Continuing the theme of bizarre Eastern Conference records, we’ll turn to the Orlando Magic, who after eight games, find themselves at 6-2 and second in the East. First and foremost, I want to extend my condolences to Markelle Fultz after learning that he tore his ACL. Fultz has had a brutal start to his NBA career, and it appeared as if he had found a solid role in Orlando and the lowkey development project that Philadelphia couldn’t take on. I also wanted to start by addressing this injury to highlight just how much this hurts the Magic and their quest to maintain this hot start they they’re on. While Fultz wasn’t the sole reason this team is humming along, I do believe losing him as the team’s main point guard will affect Orlando more than people think. On offense, Markelle Fultz was the primary facilitator on this team, rocking an assist percentage (percentage of field goals a player assisted on) of 30.3%. The next closest player to this mark on Orlando is Cole Anthony at 21.9%. Fultz also was heavily involved in the offense, as his usage rate was second highest on the team, only behind Terrence Ross. Fultz will be a key piece to the immediate future of the Magic, and it certainly hurts their rest-of-season projection to lose a player like him this early on. On top of this injury, however, I do not believe the Magic’s start is sustainable for the rest of the season. Five of their six wins came from teams that are either projected to be at the bottom of the league this year, or weren’t playoff teams last year (Washington, Oklahoma City, and Cleveland). Their strength of schedule so far has been in the bottom half of the league, so it would have been more telling if they had gotten off to a slow start than this hot start is. Their roster also didn’t improve at all going into this year, as they lost DJ Augustine and are playing without Jonathan Isaac for much of the year. Statistically speaking, this holds up as well. While Orlando has improved their offensive and defensive ratings to begin the season, they’re actually ranked worse in effective field goal percentage, and are relatively on pace with last year for almost every other advanced stat. It’s promising to see the progress that Terrance Ross has made this season, as shooting fewer threes per game has raised his field goal percentage and bumped him up to averaging around 20 points per game. Also, Vucevic is as consistent as they come when looking at the center position. But without any real signs of significant change, I’m not too confident that the Magic can keep this start up throughout the course of an entire season and the playoffs.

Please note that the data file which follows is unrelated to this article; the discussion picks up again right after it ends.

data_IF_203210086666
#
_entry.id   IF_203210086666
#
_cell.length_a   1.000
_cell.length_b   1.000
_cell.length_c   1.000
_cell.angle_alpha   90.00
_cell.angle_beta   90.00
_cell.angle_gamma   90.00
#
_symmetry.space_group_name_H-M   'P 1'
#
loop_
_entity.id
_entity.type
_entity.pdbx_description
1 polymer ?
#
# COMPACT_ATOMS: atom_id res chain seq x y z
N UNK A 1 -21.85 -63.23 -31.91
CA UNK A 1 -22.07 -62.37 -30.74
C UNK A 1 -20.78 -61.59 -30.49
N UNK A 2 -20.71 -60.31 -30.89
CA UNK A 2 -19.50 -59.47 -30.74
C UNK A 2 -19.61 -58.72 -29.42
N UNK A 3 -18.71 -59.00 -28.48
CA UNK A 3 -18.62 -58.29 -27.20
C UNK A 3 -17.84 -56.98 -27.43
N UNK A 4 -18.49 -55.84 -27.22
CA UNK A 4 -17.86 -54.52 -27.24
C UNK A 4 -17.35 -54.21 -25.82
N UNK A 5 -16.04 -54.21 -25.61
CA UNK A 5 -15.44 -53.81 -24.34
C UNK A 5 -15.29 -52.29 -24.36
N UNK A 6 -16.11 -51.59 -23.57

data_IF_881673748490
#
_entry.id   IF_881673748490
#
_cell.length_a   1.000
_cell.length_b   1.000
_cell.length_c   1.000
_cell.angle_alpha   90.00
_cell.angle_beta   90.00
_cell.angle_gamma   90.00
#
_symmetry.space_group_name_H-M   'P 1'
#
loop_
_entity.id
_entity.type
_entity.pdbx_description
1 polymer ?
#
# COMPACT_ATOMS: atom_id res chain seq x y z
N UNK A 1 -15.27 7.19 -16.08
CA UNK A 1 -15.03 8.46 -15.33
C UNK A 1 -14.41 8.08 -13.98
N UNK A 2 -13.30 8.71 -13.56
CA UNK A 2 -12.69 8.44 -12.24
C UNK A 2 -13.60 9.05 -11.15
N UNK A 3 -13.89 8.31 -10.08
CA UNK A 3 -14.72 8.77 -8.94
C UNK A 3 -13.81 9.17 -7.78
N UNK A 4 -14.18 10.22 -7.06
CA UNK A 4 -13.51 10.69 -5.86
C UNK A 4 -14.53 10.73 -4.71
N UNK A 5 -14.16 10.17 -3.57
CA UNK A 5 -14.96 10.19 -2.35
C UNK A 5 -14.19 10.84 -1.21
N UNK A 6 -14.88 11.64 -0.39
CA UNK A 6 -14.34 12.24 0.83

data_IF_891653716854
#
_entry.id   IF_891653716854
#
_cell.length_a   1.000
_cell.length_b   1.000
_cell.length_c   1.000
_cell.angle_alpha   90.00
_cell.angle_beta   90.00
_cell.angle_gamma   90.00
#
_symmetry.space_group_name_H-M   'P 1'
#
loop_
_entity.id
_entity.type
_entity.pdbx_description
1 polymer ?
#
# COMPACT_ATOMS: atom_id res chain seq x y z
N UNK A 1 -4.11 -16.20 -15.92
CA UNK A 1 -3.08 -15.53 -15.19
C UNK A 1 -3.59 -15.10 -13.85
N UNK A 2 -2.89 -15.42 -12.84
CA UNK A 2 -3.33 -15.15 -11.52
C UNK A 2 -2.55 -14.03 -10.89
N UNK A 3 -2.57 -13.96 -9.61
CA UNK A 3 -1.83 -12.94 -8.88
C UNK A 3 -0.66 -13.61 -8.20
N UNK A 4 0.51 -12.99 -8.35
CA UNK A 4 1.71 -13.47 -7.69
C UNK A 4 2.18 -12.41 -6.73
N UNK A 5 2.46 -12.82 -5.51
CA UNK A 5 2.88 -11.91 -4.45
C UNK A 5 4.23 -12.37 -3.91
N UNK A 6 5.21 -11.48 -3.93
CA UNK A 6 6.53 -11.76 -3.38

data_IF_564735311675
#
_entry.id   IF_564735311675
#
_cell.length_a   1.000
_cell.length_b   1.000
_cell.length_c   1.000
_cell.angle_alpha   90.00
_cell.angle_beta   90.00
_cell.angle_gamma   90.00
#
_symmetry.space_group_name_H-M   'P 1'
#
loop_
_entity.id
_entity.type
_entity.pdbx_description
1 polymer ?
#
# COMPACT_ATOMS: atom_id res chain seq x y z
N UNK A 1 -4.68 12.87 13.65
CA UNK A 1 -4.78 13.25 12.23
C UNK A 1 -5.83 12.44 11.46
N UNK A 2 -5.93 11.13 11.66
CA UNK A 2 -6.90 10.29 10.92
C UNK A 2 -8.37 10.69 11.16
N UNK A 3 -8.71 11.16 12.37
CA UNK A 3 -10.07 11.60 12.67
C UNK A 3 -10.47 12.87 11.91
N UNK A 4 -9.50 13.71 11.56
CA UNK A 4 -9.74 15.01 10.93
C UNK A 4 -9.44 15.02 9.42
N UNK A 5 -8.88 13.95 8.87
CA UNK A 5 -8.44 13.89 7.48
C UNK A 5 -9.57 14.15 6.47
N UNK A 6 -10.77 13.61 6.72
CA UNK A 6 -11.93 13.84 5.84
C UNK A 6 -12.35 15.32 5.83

Bradley Beal isn’t a superstar

I’m not sure how many people are arguing against Bradley Beal at this point, but not enough people are arguing for Beal, either. In his first eight seasons in the league, Beal has only been named an All-Star twice and is criminally-underrated because of the team he plays for. Aside from making the All-Rookie team, Beal has never been honored as one of the top players in the NBA, and it’s about time he gets the respect he deserves. Last season, Beal averaged 30.5 points per game while shooting 52% on the season. For some reason, that wasn’t enough to be honored by an All-NBA team or an All-Star appearance. This season, Beal has been even better, averaging a league-high 34.3 points per game while actually improving his field goal percentage to 52.6%. While these numbers may be a tad unsustainable, Beal’s impact on the Wizards certainly is not. Beal leads the team in win shares at 1.0, logs an efficiency rating of 26.4 (also the highest on the team), and has the highest plus/minus on the team (aside from Anthony Gill who has a +/- of 5.2 but has played just 11 minutes). He is pretty much the only reason Washington is a watchable basketball team, and he just dropped 60 points in a losing effort against the Sixers. Beal has been one of the most productive and consistent guards in the league, and there’s not many people playing better basketball at this moment in time. For the love of god, give Bradley Beal the respect he deserves, or get him off of the Washington Wizards. #FreeBeal